In patients with acute coronary syndrome and planned PCI, treatment with prasugrel was more cost-effective compared to clopidogrel.
The TRITON-TIMI 38 trial randomized 13,608 patients with ACS with and withoutST-segment elevation undergoing PCI to receive clopidogrel or prasugrel. The main trial found that prasugrel was associated with significantly reduced rates of ischemic events, including stent thrombosis, but with an increased risk of major bleeding, including fatal bleeding.
Given the higher cost of prasugrel, the current analysis was a pre-specified economic substudy to identify the optimal patientpopulation and treatment duration with prasugrel.
The current analysis included all patients from eight countries and applied the healthcare system model of the United States. Medical resource utilization was tracked for all patients from randomization through last follow-up visit. Hospitalization and physician cost was derived from Medicare data. Study drug costs based on netwholesale price as of August 2009 (clopidogrel = $4.62/day; prasugrel = $5.45/day).
Results and Conclusions
Treatment with prasugrel was associated with 36 fewer re-hospitalizations for PCI per 1000 patients as compared with clopidogrel. However, it was associated with 11 more re-hospitalizations for bleeding per 1000 patients as compared with clopidogrel.
Including index hospitalization,re-hospitalization, and drug cost, total cost per patient for prasugrel was $26,067 as compared with $26,288 for brand clopidogrel, a saving of $221.
Compared to the projected cost of generic clopidogrel (approximately $1/day), prasugrel was more cost-effective during the first 30 days but was less cost-effective (by ~$800/pt) beyond the first 30 days.
Clopidogrel optimal loading dose Usage toReduce Recurrent EveNTs-Organization to Assess Strategies in Ischemic Syndromes (CURRENT OASIS 7 — Presented at ESC and TCT 2009)
The goal of the trial was to evaluate the efficacy and safety of a high daily dose of aspirin compared to a low dose of aspirin, and to compare standard dose clopidogrel with double dose clopidogrel, among patients with ST-elevation myocardial infarction(STEMI) or nonST-segment elevation acute coronary syndrome (NSTE-ACS).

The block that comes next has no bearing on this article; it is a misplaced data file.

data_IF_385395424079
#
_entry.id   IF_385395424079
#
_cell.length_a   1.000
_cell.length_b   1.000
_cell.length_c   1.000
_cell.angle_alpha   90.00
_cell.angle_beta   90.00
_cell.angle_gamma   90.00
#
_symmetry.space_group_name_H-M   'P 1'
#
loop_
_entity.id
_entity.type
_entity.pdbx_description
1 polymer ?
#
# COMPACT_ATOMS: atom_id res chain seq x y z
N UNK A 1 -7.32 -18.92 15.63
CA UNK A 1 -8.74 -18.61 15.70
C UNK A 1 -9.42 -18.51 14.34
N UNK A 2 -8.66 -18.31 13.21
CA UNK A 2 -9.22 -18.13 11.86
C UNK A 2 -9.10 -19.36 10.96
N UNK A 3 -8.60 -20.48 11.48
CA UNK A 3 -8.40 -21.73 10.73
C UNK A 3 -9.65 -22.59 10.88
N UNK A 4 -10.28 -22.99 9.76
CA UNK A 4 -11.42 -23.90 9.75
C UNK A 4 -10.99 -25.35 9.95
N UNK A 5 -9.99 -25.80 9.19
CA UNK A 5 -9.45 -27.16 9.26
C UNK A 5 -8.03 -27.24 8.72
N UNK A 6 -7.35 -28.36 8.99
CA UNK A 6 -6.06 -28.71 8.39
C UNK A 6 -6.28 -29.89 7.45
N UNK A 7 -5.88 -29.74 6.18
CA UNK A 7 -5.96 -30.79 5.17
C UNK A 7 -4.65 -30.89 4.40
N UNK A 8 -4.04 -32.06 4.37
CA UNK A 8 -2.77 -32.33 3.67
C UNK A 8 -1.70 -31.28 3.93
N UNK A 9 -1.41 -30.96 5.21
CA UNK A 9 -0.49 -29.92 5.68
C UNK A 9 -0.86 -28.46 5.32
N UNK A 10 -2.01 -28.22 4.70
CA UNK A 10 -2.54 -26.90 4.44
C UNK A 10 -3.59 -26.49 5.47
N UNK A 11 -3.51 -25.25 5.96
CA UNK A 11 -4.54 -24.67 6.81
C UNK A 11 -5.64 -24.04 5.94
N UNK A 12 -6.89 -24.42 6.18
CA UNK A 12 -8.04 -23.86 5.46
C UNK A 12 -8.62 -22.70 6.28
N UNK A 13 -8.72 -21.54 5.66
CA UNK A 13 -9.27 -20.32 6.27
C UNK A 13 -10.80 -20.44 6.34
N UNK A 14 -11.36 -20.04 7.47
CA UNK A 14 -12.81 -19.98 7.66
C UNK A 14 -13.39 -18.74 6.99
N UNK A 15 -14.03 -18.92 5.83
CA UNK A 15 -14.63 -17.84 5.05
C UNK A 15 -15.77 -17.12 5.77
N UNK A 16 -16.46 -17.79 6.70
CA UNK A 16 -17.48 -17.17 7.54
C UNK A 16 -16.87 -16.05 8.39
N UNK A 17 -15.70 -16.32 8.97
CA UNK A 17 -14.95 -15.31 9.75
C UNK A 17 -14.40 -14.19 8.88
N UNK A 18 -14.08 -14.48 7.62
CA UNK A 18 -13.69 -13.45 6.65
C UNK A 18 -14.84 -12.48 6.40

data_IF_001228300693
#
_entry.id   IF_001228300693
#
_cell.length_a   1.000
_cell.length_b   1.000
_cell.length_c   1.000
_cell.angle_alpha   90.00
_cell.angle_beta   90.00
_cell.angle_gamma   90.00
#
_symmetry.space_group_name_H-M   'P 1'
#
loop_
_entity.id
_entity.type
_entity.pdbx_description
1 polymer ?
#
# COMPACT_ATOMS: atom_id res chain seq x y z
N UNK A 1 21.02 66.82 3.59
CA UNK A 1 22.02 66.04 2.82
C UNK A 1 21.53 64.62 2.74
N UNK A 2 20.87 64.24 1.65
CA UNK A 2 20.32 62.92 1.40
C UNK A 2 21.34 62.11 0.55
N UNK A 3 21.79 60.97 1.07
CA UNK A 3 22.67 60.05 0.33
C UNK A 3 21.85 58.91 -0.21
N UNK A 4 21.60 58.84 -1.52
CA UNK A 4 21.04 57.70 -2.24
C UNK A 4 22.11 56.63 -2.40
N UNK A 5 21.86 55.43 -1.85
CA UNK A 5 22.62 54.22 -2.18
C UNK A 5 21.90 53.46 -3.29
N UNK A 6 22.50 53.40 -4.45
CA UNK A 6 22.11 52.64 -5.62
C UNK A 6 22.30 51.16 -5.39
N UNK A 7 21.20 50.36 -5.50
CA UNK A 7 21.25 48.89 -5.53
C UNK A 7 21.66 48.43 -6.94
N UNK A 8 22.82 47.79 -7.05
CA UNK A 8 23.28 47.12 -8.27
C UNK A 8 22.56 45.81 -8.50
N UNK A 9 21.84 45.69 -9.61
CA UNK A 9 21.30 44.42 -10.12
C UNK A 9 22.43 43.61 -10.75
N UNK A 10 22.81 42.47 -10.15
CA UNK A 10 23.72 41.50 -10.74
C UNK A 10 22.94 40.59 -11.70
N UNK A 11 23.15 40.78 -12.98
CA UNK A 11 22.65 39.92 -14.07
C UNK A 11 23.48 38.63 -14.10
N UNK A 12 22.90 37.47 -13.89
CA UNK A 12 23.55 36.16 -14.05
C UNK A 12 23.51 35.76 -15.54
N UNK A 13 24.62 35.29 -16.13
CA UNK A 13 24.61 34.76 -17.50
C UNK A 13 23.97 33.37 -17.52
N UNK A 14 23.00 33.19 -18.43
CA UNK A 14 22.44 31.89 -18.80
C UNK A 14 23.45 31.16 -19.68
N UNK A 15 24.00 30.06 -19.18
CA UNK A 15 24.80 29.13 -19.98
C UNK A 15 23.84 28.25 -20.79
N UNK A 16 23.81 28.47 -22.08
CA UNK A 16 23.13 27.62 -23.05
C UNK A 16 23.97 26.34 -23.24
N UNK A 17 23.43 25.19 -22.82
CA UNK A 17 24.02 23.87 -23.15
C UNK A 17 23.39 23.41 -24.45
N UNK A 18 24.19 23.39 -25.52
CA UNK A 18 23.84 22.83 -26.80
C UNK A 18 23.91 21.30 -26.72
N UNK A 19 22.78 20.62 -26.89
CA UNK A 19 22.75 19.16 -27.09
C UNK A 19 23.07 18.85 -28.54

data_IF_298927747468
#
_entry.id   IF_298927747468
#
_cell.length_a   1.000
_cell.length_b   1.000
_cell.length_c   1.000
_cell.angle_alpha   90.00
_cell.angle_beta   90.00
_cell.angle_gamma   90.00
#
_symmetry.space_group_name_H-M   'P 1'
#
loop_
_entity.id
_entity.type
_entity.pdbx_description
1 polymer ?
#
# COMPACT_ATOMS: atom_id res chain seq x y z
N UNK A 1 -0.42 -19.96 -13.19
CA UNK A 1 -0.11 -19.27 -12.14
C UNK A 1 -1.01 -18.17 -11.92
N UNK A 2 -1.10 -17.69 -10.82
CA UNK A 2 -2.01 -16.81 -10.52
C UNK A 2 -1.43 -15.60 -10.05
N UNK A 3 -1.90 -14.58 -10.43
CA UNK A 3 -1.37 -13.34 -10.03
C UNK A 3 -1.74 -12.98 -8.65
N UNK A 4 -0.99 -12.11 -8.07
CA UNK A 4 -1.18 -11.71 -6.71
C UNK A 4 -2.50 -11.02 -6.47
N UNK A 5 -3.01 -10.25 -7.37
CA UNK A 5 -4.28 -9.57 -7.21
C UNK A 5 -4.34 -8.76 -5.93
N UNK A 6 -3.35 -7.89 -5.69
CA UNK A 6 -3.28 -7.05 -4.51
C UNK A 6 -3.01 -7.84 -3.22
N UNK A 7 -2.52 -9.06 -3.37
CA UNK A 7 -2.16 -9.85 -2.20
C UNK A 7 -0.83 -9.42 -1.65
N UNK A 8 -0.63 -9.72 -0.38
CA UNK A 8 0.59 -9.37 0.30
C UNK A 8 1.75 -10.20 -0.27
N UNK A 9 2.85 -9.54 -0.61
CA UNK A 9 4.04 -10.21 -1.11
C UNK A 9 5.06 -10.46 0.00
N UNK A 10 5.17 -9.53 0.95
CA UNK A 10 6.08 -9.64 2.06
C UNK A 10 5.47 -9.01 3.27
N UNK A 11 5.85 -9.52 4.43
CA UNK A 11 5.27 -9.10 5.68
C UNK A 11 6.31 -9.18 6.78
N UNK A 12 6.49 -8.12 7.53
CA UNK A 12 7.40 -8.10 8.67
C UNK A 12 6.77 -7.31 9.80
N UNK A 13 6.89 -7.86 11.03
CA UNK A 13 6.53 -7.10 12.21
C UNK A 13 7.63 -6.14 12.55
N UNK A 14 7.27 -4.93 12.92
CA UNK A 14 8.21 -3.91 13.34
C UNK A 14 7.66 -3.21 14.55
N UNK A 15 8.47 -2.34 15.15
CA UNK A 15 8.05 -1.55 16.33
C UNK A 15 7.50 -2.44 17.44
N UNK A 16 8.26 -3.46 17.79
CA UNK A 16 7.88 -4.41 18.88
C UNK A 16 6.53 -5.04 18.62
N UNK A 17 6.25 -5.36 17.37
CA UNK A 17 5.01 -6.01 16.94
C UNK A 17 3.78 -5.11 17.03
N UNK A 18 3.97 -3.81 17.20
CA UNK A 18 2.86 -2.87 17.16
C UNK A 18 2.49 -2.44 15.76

Patients were randomized in an open-label manner to a high daily dose of aspirin (300-325 mg) or to a low dose of aspirin (75-100 mg), and were followed for 30 days. Patients were also randomized in 2x2 factorial design to a clopidogrel high-dose regimen (600 mg loading dose on day 1 followed by 150 mgonce daily on days 2-7, followed by 75 mg once daily on days 8-30) compared with the standard-dose regimen (300 mg loading dose on day 1, followed by 75 mg once daily on days 2-30).
Percutaneous coronary intervention (PCI) was performed in 70% of patients in the trial. The reason no PCI was performed was no significant coronary artery disease (15%), coronary artery bypassgrafting (CABG) (7%), and other reasons despite presence of coronary artery disease (10%). Type of ACS was unstable angina/NSTEMI in 70.8% of patients and STEMI in 29.2%.
For the primary efficacy endpoint of the trial, there was a significant interaction with the factorial randomization in the trial between low-dose and high-dose aspirin and standard-dose and double-dose clopidogrel (p = 0.043). Inthe high-dose aspirin group, the primary efficacy event rate was lower in the double-dose clopidogrel versus the standard-dose clopidogrel group (4.6% vs 3.8%, relative risk 0.83, 95% confidence interval 0.70-0.99, p = 0.036). However, there was no difference between the double-dose clopidogrel versus the standard-dose clopidogrel group in the low-dose aspirin cohort (4.2% vs 4.5%, RR 1.07, 95%...